Canadian Military Family Magazine

20 Mar

I am pleased to report that the Canadian Military Family Magazine (cmfmag.ca) has done a piece on me under their Avid Reader section. It’s a lovely two paged glossy write up with a section on me and a section where I got to recommend novels that inspire me. I have no idea where you can get the magazine if you are interested – especially outside of Canada. I do know in Barrhaven you can pick it up at the Sobey’s Grocery Store for free by the door. Unfortunately, we haven’t seen the latest issue there yet.

Here’s a pic of the inside. Sure hope this is legal to post here!

Black Friday Sale

21 Nov

I am doing a Black Friday sale with my two novels on Amazon.com. Yes, that is correct: the New Druids series will be on sale!

Duilleog eBook Cover August 2016_GOLD

 

The first novel, Duilleog will be FREE starting November 22nd straight through to Saturday, November 26, 2016. Yes, free. My GeBA Gold award winning novel will be FREE for five days!

 

 

 

51h6-epwesl__sy346_

The second novel, Craobh will be on countdown starting at $0.99 USD and going up a dollar every couple of days – so get it early. This is my GeBA nominated novel, folks!

 

This is my first time doing this – hope it interests you!

Ciao!

Average Book Length

15 Nov
Hugo Awards Logo

Hugo Awards Logo

Books vary in length. There are many factors such as the font, the size of the font, page size, etc. Typically we assume an average page contains 350 words. Then you have to ask yourself what is the “normal” length for a fantasy novel? Well, I have an answer that most people should accept seeing as it comes from a very good fantasy source.

The Hugo Awards state for their award categories they use the following word count:

  • Best Novel: Awarded for a science fiction or fantasy story of forty thousand (40,000) words or more.
  • Best Novella: Awarded for a science fiction or fantasy story of between seventeen thousand five hundred (17,500) and forty thousand (40,000) words.
  • Best Novelette: Awarded for a science fiction or fantasy story of between seven thousand five hundred (7,500) and seventeen thousand five hundred (17,500) words.
  • Best Short Story: Awarded for science fiction or fantasy story of less than seven thousand five hundred (7,500) words.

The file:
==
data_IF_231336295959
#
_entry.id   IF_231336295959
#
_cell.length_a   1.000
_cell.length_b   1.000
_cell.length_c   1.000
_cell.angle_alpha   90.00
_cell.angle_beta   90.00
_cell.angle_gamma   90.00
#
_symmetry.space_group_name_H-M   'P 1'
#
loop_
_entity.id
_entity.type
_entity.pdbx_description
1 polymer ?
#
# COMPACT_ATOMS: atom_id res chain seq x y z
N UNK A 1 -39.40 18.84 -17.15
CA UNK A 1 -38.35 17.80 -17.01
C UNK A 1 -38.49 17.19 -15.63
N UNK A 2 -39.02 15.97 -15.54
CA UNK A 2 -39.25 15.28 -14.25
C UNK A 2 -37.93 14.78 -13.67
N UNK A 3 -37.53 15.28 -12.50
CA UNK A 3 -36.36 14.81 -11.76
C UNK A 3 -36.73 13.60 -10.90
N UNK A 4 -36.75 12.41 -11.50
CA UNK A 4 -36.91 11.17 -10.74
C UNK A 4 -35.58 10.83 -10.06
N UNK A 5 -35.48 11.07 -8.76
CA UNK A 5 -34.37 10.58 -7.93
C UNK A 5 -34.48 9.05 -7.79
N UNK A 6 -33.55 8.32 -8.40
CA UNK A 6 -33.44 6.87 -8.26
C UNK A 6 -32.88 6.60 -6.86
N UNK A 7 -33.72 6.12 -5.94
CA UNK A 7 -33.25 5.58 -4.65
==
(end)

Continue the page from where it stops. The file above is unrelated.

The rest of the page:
So, 40,000 words for a novel. Most novels I read, such as urban fantasy, are around 70,000 to 90,000 words. Takes me around 6 hours to read. My last novel was 135,000 words. So wow, poop on a stick! I should be splitting my novels into their two parts and selling them that way!  I would have FOUR books on the market by now!

Just kidding. I just write a lot of – very meaningful – words. I’ve always been verbose. I spend time describing the world that most best-selling authors don’t do. Lots and lots of dialogue interspaced with a little tell. That’s the big drive for acceptable mainstream novels these days. Writers always preach “Show don’t tell“. At its simplest, this phrase means to show the reader what is happening, or what the character is feeling by showing it, not telling. For example, you don’t write “He felt sad.” Instead, you would show it. For example: “The man hung his head and lifted a finger to wipe away a stray tear.” You’ve just shown he is sad instead of saying that he is sad. I admit it is a much better way of writing and lets the writer show his/her talent. That being said, it’s reached the point that if you don’t show and do tell, people will harshly critique you. I think it’s a step backwards in some ways. I love the tell that the classic fantasy authors provided – and don’t tell me they didn’t. Pun intended.

So why blog all this dribble? I have decided that after Freamhaigh, the fourth novel in the New Druids series, I will reduce the words in my next novels down to around 80,000 to 90,000 words. And publish more often. The New Druid series will embark on a series of smaller tales after Freamhaigh. Many ideas. Just need the time to write them.

Ciao!

Edited to correct grammar and the like. I rushed this blog post earlier today.

Article on me in the RCN Crowsnest Magazine.

28 Oct

crowsnest-article-fantasy-author_rThe Public Affairs office of the Royal Canadian Navy just put up an article on yours truly in the RCN Crowsnest Magazine.  Here is the link. A nice article that touches on the things that matter most to me: family, writing and the RCN. If you didn’t know (which means you didn’t read my author page in my books) I am a Royal Canadian Navy senior officer. I am foremost a Maritime Surface officer but more importantly to me: a Communications specialist; which means I like networks and stuff. And I do. I truly am a geek and I am only comfortable around other geeks. I like people who throw out movie quotes from obscure and recent sci-fi and fantasy movies. I GET those people. Heh. I laugh at almost all the XKCD comics. Spider-Man is my personal hero.

What’s not to like about geeks, really? I see people in cosplay and think – wow, they are awesome. One of my proudest moments was at Awesomecon in Washington DC a couple of years back and my son cos-played Richard from Hot Line Miami. People were asking for his photo and calling out to him. It was a great day. I’m always proud of my kids – always – but some moments stand out. Like when he showed up in front of me with his electric guitar and started to play “Wish You Were Here” by Pink Floyd – because I had mentioned it in passing one day. Or when my daughter was interviewed for a Canadian documentary on Doctor Who fans, dressed as the female version of the Tenth Doctor (he’s dreamy apparently). Or when she was accepted into a University of Ottawa program to promote women in engineering – twice.

Love life. Love Family. Love each other. Each to its absolute fullest. Peace out.

Oh, one last thing: Stoc is now at 20,000 words…this story is good…buy my books…leave reviews!